JULIA SPENCER-FLEMING: I think I need to be more competitive when it comes to my writing. Maybe that would get me producing more regularly!


I’m not competitive in games and sports, I enjoy them for the time spent with friends and family. I do confess to getting a little, uh, aggressive when driving. It’s a bad habit I’m trying to break… but don’t cut me off and then start driving slower than I was before!!!


I wonder if birth order has something to do with competitiveness? My sister Barb, the middle child, is VERY competitive - a great thing for her clients (she’s a Realtor.) On the other hand, I am the oldest, and perhaps was a little too comfortable with being first in everything.


LUCY BURDETTE: Darn it! I can’t believe I didn’t answer this first! Just to say, yes I’m competitive. Definitely with myself and my work. I am deep into a long mystery series and I try very hard not to coast, ever, and so it thrills me to read a review line like this one: “Each book is better than the previous one which really seems impossible but is true.” Kathy A, Netgalley reviewer


I’m competitive about games and sports too. I love to win but I also really hate losing. When I used to play USTA tennis, this would tie my poor brain in knots. “We’re ahead, but can we hold onto the lead” and so on. I’m #2 of 4 in my family and I think Jula’s comment about birth order might hold some merit.


HANK PHILLIPPI RYAN: I’m more competitive than any of you. Ha.  I tried to get ALL of the Girl Scout badges, even trying to see if I could get “beekeeper” without dealing with bees. I am a terrible athlete, so stay on the sidelines, where you can’t lose. No volleyball for me. Yikes, I cannot even imagine. I am a complete and total klutz.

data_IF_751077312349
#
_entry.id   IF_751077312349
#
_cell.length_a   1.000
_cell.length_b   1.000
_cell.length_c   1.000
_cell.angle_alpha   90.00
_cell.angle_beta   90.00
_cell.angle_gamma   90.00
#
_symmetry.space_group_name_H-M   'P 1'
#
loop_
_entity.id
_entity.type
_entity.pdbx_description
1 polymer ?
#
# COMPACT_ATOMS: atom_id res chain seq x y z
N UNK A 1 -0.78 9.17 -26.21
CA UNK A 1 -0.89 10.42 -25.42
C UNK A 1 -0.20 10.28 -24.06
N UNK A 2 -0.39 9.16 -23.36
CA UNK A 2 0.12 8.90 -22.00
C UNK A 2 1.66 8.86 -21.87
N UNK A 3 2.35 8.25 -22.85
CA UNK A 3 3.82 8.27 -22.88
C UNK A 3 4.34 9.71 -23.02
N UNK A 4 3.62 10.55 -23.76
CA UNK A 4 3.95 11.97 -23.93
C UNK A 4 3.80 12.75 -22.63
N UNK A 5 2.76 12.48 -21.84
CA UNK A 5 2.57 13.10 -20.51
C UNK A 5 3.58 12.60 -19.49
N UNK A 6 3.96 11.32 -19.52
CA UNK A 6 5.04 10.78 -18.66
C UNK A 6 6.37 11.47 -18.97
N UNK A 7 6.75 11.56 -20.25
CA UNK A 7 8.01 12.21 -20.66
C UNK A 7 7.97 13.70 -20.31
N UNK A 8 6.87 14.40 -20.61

But early on with Jonathan, he asked if I wanted to play Scrabble, 

Oh, sure, I guess, I said, all innocent. Thinking: ha, buster, wait til you see what’s gonna happen now.

He KILLED me. So badly that in the middle of the game, I took hold of the board, shook it ,and said  “oh, It must be an earthquake.” End of Scrabble in this family.

But I will play any word game, any time.

In other parts of my life, I am probably unhealthily devoted to winning. It works, though, in writing where I am constantly constantly trying to get better. I love that, I relish it, I look forward to it–can I be better? I raise the bar every day.

(And oh, I’m the oldest.)


RHYS BOWEN: I too am the oldest, and super competitive. Like Hank I tried for every Girl Guide badge I could think of, including some I knew nothing about. I still recall swinging that enormous flag to try to pass my semaphore badge and nearly knocking over the judge! I have always played tennis, for my school, then college and then some league although i didn’t enjoy that (too serious). I had to give up when I got a collapsed disc between my shoulder blades, but I still play a mean game of ping pong.